Why does it feel colder outside than it actually is?

(StatePoint) Picture this: you’re getting ready for the day and check your phone to see what the weather will be like. Your weather app shows 58 degrees, so you throw on a light jacket and head out the door. By the time you reach the end of the block you’re hit in the face with a blast of wind and cold air. It feels more like 35 degrees.

What happened? You were provided with information for the temperature outside, but not how the air really feels – and many times these two phenomena can be very different.

“When it is cold, wind can make you feel colder because it removes heat from your body,” says Marshall Moss, vice president of Forecast Operations and Graphics at AccuWeather. “On colder days, the stronger the wind, the faster the heat is getting removed from your body, so it will feel colder outside.”

So what should you do if you are looking for a more accurate reading of how the weather really feels? Check out apps that go further than than just reporting the temperature.

As the only weather app to take both sunshine and wind into account when giving users information about how it really feels outside, the AccuWeather app features both AccuWeather RealFeel Temperature and RealFeel Shade right on the home screen. Calculated using more than a dozen different weather variables, this index can provide you with helpful information about how the air really feels — when both in and out of the shade. Plus, its RealFeel Temperature Guide details its meaning and impact to enhance safety and comfort as well as help consumers be prepared for extreme conditions.

For example, 9 to -10 degrees Fahrenheit ranks “quite cold” on the AccuWeather RealFeel Temperature Guide, warning individuals that frostbite can occur to exposed skin within just 15 minutes. Designed to show, at a glance, how the air really feels outside, the guide suggests what clothing and activities are best suited for different types of weather conditions throughout the year across all regions of the world. Importantly, it can also be used to evaluate what dangers may exist from extreme weather conditions. This can be an especially valuable tool in the fall and winter months when you are determining how best to bundle up and prepare for the day ahead.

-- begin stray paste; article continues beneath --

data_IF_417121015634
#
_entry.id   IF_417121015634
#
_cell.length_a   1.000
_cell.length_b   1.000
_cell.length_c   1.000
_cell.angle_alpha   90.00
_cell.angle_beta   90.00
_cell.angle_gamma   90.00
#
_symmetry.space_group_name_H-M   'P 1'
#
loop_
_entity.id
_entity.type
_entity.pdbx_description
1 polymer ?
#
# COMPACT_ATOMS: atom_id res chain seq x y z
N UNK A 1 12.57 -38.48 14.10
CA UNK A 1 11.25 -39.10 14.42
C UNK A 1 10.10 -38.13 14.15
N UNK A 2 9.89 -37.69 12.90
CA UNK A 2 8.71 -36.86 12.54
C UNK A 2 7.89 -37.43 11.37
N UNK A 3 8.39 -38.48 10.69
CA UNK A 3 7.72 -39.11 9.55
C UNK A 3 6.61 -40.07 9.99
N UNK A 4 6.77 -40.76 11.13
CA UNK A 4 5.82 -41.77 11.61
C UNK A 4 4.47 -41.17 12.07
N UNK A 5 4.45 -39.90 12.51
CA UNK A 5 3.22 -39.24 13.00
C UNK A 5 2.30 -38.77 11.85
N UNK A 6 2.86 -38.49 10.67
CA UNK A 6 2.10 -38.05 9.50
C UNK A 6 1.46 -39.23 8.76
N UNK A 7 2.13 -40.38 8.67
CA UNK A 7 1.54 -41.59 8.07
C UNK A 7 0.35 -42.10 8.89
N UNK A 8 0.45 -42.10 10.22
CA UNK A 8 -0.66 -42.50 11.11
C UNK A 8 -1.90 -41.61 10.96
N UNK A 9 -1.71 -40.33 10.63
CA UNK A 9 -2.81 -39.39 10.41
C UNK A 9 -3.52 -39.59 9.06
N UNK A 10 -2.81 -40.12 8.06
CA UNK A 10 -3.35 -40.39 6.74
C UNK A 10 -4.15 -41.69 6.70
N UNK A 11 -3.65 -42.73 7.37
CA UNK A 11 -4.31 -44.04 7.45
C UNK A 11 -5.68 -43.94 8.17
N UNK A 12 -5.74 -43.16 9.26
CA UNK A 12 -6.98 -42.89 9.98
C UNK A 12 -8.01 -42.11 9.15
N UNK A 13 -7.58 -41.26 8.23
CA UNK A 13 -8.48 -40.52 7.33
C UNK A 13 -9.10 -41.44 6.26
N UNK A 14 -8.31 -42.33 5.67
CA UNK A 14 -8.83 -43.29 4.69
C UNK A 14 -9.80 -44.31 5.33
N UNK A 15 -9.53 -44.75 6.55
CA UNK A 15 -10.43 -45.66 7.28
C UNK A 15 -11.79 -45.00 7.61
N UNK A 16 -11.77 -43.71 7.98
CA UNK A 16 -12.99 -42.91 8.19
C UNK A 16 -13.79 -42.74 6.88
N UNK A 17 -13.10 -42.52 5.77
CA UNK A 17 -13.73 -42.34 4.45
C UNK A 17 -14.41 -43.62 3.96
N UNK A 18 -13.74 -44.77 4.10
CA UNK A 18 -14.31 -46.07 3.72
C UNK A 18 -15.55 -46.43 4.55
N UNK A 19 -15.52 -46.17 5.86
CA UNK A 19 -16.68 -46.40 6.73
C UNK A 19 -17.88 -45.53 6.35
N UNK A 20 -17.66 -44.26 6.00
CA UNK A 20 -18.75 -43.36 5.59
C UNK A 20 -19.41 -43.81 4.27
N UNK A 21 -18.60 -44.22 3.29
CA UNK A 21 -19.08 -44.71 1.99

On some days, sub-freezing temperatures could be predicted, but a lack of certain factors and an increase in others may cause the air to feel warmer. On other days, different factors can cause sub-freezing air temperatures to feel more than 10 degrees lower than what thermometers register, making them significantly more dangerous than would be expected based on temperature alone.

“When AccuWeather first introduced AccuWeather RealFeel Temperature, we knew we had invented something special that would become an industry standard,” says Moss. “Now users have access to forecasts of the RealFeel Temperature wherever they go, making it part of their regular routine to help them prepare.”

Using the latest tools, you can stay comfortable, safe and informed no matter what the weather is outside.


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